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    6 ways to help immigrants and the entire state

    Commentary: Washington state would be much better off if it did more to integrate immigrants into the education system, business and society. Here is an action plan for the new governor and Legislature.
    A crowd attends a July 4 citizenship swearing-in ceremony at Seattle's Fisher Pavillion (2007).

    A crowd attends a July 4 citizenship swearing-in ceremony at Seattle's Fisher Pavillion (2007). Brittney Bush Bollay/Flickr

    Supporters of immigration reform rallied in Seattle on Nov. 8.

    Supporters of immigration reform rallied in Seattle on Nov. 8. OneAmerica

    Second of two articles. Part 1 is here.

    Imagine that you have just arrived in your new country. It’s cold here and your feet break out in a rash because you are not used to wearing socks. Your training as a nurse does not get you a job, even though they need nurses here, because you don’t speak English and you need different credentials. You clean hotel rooms to pay the rent. You want to learn English but waiting lists are long, the programs are far from your house and working two jobs and taking care of your children gives you little time. You know if you are going to succeed here, you must learn English so you keep trying. At the end of the day, you are still grateful, because you have come from a place of war, where your children never had enough to eat. You have a lot to offer this new country and you will do what it takes to succeed here.  You just need a little help to get there.

    This is the story of so many immigrants to America. Immigrant waves throughout history have faced similar struggles, despite real differences over time in racial make-ups and the state of immigration law. Newcomers — whether Polish, Irish, Italian or Mexican — have always faced concern about language, a feeling of scarcity and protection of our resources for those who are already here and a general distrust of those who are “different.”

    Yet, history and research show us that the integration of immigrants does happen — and can be significantly aided by intentional programs. The faster this happens, the better it is for everyone. This process — which we now call immigrant integration — is naturally a two-way process. Those who are coming here must learn how to apply their skills and survive in a new culture and a new language. Those who are here must watch the environment around them change, hear a new language spoken and allow space for newcomers, trusting that successful integration makes for shared prosperity.

    An earlier article, "Why Washington can't wait for immigrant integration," laid the economic, demographic and political context for immigrant integration in the state. This article proposes a specific integration agenda. There are other important opportunities besides the ones mentioned below. Equally important to what we do is simply that we act with full commitment from the state’s political and business leadership.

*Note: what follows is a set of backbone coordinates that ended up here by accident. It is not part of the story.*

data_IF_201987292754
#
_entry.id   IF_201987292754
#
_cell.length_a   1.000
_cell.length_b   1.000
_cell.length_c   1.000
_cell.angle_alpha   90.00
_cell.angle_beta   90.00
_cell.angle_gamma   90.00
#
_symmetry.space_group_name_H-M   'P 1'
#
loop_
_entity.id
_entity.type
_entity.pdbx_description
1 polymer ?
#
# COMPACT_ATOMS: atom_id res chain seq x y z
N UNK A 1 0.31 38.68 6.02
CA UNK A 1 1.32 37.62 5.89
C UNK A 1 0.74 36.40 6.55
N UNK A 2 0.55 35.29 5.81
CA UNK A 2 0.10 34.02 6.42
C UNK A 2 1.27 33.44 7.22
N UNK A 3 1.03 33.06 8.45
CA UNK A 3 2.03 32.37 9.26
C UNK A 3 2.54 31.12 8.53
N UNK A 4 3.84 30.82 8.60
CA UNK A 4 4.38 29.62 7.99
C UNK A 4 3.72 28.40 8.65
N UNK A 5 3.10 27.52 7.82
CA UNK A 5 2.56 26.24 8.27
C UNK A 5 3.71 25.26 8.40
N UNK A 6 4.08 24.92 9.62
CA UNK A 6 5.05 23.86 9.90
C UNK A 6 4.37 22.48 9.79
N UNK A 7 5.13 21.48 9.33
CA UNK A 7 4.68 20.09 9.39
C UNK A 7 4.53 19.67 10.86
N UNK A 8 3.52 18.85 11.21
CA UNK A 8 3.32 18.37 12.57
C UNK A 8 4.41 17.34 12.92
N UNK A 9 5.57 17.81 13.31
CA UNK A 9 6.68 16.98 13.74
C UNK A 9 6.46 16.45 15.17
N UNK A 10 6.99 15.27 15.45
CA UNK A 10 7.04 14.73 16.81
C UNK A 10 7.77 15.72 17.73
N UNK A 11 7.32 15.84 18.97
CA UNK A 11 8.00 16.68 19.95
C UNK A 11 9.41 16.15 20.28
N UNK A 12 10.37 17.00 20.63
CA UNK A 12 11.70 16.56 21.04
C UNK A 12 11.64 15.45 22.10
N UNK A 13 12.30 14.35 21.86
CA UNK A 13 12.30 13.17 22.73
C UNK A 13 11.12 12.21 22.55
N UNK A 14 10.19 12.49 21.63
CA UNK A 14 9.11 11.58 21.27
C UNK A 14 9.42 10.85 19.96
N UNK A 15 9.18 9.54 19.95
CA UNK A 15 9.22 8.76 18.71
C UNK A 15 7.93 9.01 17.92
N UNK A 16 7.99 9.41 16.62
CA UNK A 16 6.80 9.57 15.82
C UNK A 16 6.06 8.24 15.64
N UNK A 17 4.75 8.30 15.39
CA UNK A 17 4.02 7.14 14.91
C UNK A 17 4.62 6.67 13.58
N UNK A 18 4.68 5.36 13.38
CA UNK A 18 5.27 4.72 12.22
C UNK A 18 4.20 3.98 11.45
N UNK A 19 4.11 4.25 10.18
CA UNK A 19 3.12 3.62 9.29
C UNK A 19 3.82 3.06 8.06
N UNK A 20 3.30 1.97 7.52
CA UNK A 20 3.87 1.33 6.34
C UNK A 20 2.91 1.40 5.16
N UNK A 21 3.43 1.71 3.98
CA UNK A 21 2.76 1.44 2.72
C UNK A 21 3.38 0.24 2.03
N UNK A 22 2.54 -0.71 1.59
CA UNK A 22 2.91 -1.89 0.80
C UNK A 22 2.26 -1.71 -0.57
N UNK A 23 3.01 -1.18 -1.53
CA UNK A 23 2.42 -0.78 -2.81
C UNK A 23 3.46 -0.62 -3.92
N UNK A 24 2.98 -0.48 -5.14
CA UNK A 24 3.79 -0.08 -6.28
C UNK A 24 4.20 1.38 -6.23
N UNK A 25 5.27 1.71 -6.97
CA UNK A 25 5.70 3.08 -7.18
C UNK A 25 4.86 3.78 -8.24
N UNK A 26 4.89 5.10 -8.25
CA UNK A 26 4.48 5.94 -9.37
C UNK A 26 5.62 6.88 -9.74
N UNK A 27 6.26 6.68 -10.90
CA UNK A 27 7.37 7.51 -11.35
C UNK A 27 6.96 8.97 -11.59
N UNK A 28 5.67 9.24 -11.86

Washingtonians are eager to support immigrant integration strategies. In 2007, a statewide poll conducted by Lake Research Partners surveyed state residents on key ideas and strategies. Among other findings, 90 percent of voters supported helping immigrants to learn English and 86 percent supported citizenship programs that help eligible immigrants get naturalized. 

    Proposed below are six specific ideas for Gov.-elect Jay Inslee and the Legislature to create a Washington that maximizes the potential of immigrants for the benefit of us all. The ideas are based on two important principles.

    First, all our strategies should rely on “targeted universalism.” John Powell, director of Berkeley’s Haas Institute for a Fair and Inclusive Society, describes targeted universalism to mean using targeted strategies to achieve universal goals, instead of using universal strategies to achieve universal goals. For example, if the goal is universal health care, it is not enough to simply provide insurance to everyone. If poor communities of color don't have facilities of consistent care in their neighborhoods, if there are no interpreters who can assist in health care situations, or if there are other cultural barriers to even stepping  into a clinic, then simply providing insurance does not help very much. Instead, we need to supplement universal goals with targeted strategies based on a deep understanding of the needs, behaviors and motivations of the most vulnerable populations.

    The second principle is that we need to break down silos between issues and engage all sectors of our community in seeking solutions through public-private partnerships.

    • 1. Expand public and private sector opportunities for English language learning. English ability is possibly the most important indicator of level of immigrant integration, opening up job opportunities and allowing for engagement with education, healthcare and overall sense of belonging. Today in Washington state, more than 1.1 million people speak a language other than English at home and almost 50 percent of immigrants age 5 and older speak English less than “very well.”